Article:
House Minority Leader Nancy Pelosi (D-Calif.) may have a fondness for yellow roses, but it’s always red ones for Senate Majority Leader Harry Reid (D-Nev.), says Charles Hudman of Surroundings flower shop on Capitol Hill.
And for House Speaker John Boehner (R-Ohio)?
In their own ways, Hudman and Herman maintain two classic Washington businesses that, as the primary florists for the Senate and House, have a special window on how Capitol Hill — and the city at large — functions.
For Herman, on the House side, this means tracking the progress of the legislative season.
“We’ll send in for customers when a bill passes. An association or organization will call us and say, ‘We got our bill through! Send 10 arrangements to this person,’ ” Herman says. “And when they do, I generally know what image they want to convey with flowers. They have their styles.”
It also means weathering the down periods that come throughout the year.
“When you have an election, there is nobody here,” Herman says. “Same in the summertime. All the congresspeople are out — the senators, the staffers. Now, what do the lobbyists do? They leave town. So that business goes by the wayside, and we adjust. We transition just like everybody else.”
Hudman sees a similar impact on the foot traffic to his shop near Lincoln Park.
“As soon as the first warm day hits, people are out, and in the wintertime, they hibernate,” said Hudman, who maintains his store with business partner Francisco Sorto. “But when the weather is nice, it’s not unusual for us to see lawmakers jogging around the park or stopping by.”
The Surroundings flower shop has always been a Capitol Hill establishment, beginning 10 years ago near the northwest corner of Stanton Park and moving more recently to its current location adjacent to the gourmet P&C Market on East Capitol Street SE.
“We are thrilled with our location,” Hudman says. “The history and the community feeling is so rich here. Plus, we are only a mile from the Capitol.”
The Surroundings staff also maintains a warehouse on H Street NE for assembly. The business imports its flowers from Central and South America by way of Miami, Hudman says.
The Palace shop, on the other hand, has bought from local wholesalers for three generations.
“The wholesalers are also family-owned,” Herman says. His business started in 1943, when the original proprietor (his grandfather-in-law), Barney Klateman, set up shop at an ice-skating rink called The Ice Palace on Connecticut Avenue NW, above Cleveland Park.
Klateman later expanded the business by acquiring the florist at the former Statler Hotel, now the Capital Hilton near McPherson Square, where he handled floral arrangements for Republican parties given for President Eisenhower. The Palace team also created the flowers for Frank Sinatra’s gala for President Kennedy’s 1961 inauguration, held at the National Guard Armory.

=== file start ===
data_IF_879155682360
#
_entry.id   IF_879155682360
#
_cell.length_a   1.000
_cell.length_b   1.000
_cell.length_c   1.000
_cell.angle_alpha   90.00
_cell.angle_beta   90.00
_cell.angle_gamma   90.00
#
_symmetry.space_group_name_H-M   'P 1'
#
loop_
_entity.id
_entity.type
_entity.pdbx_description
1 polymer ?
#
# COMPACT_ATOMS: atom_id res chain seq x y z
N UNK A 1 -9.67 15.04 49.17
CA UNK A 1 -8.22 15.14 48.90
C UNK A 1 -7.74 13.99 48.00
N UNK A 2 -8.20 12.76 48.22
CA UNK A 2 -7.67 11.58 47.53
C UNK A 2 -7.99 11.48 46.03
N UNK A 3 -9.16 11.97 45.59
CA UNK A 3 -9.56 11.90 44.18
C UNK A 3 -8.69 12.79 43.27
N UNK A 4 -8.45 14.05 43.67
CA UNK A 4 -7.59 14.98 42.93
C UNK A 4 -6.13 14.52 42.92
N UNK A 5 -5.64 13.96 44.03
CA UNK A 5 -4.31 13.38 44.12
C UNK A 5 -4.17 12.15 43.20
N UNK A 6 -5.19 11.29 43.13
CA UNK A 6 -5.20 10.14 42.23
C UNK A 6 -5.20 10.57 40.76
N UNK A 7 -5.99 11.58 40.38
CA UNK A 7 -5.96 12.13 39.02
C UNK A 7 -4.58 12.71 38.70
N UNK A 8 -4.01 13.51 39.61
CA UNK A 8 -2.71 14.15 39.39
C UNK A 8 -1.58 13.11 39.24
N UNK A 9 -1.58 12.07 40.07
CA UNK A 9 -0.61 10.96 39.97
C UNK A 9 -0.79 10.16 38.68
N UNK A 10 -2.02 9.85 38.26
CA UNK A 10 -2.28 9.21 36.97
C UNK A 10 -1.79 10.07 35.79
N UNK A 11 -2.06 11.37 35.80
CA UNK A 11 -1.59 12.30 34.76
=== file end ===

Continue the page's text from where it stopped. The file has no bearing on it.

So who spends more on flowers, Republicans or Democrats?
“I haven’t seen a difference, myself,” Herman says. “They used to say you could see a trend, but that was in the past, when the economy was different.”
In the intervening years, Palace tried a few other locations, eventually settling into its current one — a block south of Dupont Circle — in 1985.
Since then, Herman says, the business has grown, with the exception of dips in 2001 and 2008.
“Everybody took a beating after 9/11, and everyone’s taken a beating over the last two years,” Herman says. “But being in D.C. is a big benefit to us, most definitely. I know florists all over the country, and their economy is a little lower than ours. We’re typically 7 or 8 percent higher because of the accounts either from or associated with the government. So it’s great to take advantage of that.”
“We’ve seen it fluctuate,” Hudman agrees. “Everybody has to be tight, and I’m trying to run my business like a tight ship.”
The other thing that fluctuates, they say, is flower trends — but not so much D.C. tastes.
“You see a lot of new designers that are doing contemporary, cylinder-vase-full-of-water with the flowers stuffed inside, and it’s beautiful, but it’s done so quickly. It’s very elementary,” Hudman says. “But I really believe that my style is more the Old World — the grandeur of the big, traditional arrangement. It’s just very Victorian, sort of clustery-looking — like a firework right before it goes out.
“The White House, the Capitol, Capitol Hill — these are historic places,” he says. “The neighborhood feels Victorian. So the flowers need to stay with the theme. I’m not set in my ways, and we can do anything, but that more traditional theme is our specialty.”
Herman sees something similar.
“D.C. is a pretty traditional town, no matter how progressive everybody says it is,” he says. “And on the Hill, they’re pretty conservative. We have standing orders in some places, and if the flower trends have shifted, we might say ‘Oh, let’s try this — something more contemporary.’ And they come back and say, ‘Oh, we like a little more of a traditional look.’
“We’re happy to make it work,” Herman adds. “It’s just what you find in D.C.”
For Hudman, his work is the realization of a longtime goal.
“One of my dreams when I first moved to D.C. was to do flowers for the Capitol, and here I am,” he said. “Sometimes dreams come true. We’re the Senate flower guys. We love it.”